(P2): Tinkering and Bricolage

A room full of various unexpected things for you to play with and make something new

Tinkering is standard behavior for anyone who is curious. Bricolage is a French word defining tinkering as finding a solution to a problem with whatever is in your immediate environment. Bricolage makes problem-solving local and personal and is more than just playing. Bricolage reliably produces solutions that are inexpensive, easier than managed solutions to implement, and well matched to the actual reality of the problem rather than the “planned” reality of the problem. In fact, in modern life, bricolage is a common response to solutions that are imposed by organized management.

I suspect bricolage was a primary way our hunter-gatherer ancestors engaged the problems of their daily lives. Adequate solutions would become part of a multi-generational exploration of what possibilities these solutions held, a kind of socially organized exaptive process. Bricolage speaks to the personal “engineering” drive we all have.

My father was an extremely capable chemical engineer who worked for Dow Chemical for 45 years. His primary focus over the course of his career was something called “process engineering”. His task was to take a reasonably successful research project and find out if the project had commercial potential. Researchers tend to think that you scale their successful research by simply making it a bigger version of what they used as their research methodology.

In reality, designing and building a commercial pilot that is a million times larger than the research process, respecting the physical environment of seasonal temperature changes, the length of pipes, the delivery of chemical components at the right temperature and with the catalysts and pre-product components at the right time, so the next step in the process can be successfully initiated, and so on. Process Engineering is a particularly large form of bricolage, and the difference between ideology (research) and engineering (bricolage) has many lessons for any attempt to change any CAS.

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(P2): Environmental Scanning

Wildly diverse images of pollen types in black and white

Environmental scanning is not monitoring. It is a deliberate activity designed to increase the possibility of surprise. It assumes you already have a commitment to changing your current view of reality by exposing yourself to what you couldn’t anticipate.

So, having a rigid procedure for environmental scanning won’t work. Over time, you’ll find less and less novelty and more and more repetition. You need an approach that has enough noise in its scan to produce stuff you didn’t expect or even know might exist.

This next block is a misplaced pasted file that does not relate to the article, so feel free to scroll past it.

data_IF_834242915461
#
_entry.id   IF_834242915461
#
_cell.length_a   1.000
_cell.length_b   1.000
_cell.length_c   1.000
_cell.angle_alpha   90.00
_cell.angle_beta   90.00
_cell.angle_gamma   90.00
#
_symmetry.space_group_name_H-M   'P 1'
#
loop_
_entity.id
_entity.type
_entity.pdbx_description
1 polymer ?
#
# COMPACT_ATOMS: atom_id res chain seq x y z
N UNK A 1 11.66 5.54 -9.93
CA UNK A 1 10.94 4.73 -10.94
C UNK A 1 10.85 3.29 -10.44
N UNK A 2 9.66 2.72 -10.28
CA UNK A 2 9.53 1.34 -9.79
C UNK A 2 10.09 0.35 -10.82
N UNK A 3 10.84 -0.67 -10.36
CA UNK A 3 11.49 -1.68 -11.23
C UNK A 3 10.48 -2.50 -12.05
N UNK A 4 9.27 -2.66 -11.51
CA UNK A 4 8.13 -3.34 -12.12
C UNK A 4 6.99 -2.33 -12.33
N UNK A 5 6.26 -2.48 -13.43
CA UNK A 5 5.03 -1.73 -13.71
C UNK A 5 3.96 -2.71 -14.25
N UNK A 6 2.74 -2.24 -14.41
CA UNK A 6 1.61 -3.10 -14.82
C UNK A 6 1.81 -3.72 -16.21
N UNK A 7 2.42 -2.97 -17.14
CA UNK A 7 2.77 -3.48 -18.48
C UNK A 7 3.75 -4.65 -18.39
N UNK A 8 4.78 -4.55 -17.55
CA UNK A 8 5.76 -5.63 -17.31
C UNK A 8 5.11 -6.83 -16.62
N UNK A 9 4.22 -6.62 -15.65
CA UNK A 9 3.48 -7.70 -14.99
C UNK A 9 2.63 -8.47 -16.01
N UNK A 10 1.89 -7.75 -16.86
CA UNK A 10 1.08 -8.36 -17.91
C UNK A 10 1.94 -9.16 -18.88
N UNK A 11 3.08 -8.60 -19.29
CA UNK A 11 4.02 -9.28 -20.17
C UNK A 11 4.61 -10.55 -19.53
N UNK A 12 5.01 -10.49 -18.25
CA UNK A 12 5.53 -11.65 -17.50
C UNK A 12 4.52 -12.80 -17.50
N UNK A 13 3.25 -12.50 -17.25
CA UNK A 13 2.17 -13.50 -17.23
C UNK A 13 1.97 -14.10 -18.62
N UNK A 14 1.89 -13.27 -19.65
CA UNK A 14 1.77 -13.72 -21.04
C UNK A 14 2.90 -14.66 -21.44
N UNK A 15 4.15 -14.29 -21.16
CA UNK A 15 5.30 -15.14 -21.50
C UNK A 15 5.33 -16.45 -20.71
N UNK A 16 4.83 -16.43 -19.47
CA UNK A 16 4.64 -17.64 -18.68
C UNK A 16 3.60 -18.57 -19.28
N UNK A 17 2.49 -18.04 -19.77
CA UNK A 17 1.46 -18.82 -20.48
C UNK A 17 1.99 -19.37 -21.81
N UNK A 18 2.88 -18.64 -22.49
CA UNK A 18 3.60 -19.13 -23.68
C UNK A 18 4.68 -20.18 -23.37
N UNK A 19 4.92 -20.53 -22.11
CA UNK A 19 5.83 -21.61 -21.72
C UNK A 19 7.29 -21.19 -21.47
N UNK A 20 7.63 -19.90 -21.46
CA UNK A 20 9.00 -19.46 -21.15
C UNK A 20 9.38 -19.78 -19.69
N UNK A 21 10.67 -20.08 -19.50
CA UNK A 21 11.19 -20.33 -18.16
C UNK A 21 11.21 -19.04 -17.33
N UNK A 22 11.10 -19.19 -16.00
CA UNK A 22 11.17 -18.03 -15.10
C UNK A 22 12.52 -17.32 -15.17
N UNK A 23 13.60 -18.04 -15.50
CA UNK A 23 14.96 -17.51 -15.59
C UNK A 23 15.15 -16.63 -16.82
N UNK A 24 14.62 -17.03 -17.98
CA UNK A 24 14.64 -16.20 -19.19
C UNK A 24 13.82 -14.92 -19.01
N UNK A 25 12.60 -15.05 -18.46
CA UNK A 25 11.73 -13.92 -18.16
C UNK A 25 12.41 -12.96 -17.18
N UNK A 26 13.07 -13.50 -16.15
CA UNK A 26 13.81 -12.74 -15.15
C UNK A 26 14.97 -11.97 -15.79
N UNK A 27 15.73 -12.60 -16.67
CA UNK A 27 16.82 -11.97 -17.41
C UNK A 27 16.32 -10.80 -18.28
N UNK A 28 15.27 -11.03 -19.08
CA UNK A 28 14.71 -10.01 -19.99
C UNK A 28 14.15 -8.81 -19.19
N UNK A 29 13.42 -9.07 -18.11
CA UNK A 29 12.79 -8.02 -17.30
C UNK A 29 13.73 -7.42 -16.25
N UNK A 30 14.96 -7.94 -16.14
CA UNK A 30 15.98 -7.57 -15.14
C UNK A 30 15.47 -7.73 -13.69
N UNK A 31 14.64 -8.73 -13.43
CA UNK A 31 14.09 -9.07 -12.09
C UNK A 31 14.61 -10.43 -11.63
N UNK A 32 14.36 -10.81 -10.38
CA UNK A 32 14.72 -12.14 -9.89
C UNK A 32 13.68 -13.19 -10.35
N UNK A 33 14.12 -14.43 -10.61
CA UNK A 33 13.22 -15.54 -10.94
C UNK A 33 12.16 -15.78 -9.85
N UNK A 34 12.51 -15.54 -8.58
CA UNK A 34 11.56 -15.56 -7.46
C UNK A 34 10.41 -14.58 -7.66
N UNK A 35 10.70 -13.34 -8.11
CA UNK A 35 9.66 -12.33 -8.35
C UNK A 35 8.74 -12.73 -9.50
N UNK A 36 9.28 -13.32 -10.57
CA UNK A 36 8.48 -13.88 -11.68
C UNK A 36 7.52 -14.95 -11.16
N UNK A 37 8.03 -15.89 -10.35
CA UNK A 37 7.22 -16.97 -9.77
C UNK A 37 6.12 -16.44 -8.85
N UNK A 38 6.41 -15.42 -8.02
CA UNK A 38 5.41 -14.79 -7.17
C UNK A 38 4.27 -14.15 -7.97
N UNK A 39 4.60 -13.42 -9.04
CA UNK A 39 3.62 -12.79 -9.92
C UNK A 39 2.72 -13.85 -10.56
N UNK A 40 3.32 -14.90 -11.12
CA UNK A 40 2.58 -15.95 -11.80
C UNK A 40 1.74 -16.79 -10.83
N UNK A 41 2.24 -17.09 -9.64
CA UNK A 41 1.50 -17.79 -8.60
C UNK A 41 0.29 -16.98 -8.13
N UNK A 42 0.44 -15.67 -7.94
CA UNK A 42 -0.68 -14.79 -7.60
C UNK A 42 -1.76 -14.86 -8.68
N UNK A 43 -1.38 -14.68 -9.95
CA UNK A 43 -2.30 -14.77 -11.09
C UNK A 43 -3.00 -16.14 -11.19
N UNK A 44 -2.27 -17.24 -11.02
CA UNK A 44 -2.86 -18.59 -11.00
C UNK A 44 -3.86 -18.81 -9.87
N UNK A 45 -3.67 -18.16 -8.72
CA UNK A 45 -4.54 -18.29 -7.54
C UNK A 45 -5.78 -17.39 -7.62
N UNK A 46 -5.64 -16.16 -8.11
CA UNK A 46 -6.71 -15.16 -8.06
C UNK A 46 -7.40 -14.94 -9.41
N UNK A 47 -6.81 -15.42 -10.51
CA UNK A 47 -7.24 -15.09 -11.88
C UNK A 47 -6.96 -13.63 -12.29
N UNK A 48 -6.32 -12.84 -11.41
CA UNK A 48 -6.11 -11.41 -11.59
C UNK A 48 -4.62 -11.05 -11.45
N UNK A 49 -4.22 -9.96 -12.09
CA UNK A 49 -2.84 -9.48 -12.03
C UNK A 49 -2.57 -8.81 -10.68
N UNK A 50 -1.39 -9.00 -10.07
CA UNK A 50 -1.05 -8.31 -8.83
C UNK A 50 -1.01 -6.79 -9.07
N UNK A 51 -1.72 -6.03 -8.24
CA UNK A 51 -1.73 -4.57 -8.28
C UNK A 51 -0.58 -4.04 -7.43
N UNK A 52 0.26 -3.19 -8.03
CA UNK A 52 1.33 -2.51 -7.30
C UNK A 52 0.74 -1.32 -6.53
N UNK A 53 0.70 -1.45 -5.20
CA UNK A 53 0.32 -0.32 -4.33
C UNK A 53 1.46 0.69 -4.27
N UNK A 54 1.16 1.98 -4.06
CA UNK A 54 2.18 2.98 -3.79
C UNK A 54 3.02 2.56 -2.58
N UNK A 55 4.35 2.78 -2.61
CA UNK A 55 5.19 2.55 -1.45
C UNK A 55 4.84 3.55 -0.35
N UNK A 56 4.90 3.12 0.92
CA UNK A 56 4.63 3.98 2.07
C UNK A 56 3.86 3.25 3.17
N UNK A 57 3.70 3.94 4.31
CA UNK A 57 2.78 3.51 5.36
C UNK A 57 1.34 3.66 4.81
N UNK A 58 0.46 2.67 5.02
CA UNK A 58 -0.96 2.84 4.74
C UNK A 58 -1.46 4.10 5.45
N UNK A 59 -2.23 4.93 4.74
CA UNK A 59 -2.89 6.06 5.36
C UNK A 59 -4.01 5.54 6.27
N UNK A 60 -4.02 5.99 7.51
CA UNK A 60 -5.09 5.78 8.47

I use a variety of ways of accessing information, including ones that I am uncomfortable with, or frankly disagree with, in order to maximize the possibility of surprise. This approach requires scanning a lot of useless crap. But I’ve gotten faster and more accurate in my scanning for crap over the years, so I still get a fair amount of surprise. I also add and subtract sources regularly to maintain the surprise. I use the criterion that a particular source is no longer surprising to me.

Since anybody’s experience of surprise is conditioned by the personal path they have followed in all its eccentricity and uniqueness, a useful environmental scanning approach will be customized to that anybody.  The vagaries and dynamic of our personal purpose and meaning will also influence what we find surprising, and that will change over time as we change. Our ecosystem always includes ourselves.

The way that this kind of environmental scanning helps us detect weak signals is best understood as similar to a kind of process called stochastic resonance. Stochastic resonance happens when you add noise to a weak signal. That part of the noise that matches some part of the signal will boost the “volume” of the signal. That part that doesn’t match will cancel out through interaction with other parts of the noise.

We often try to remove noise if we are dealing with a weak signal because we believe that will make the signal clearer. So it is surprising to find out that noise can help us understand weak signals. This reality is an interesting metaphor/framework for interaction with any CAS.

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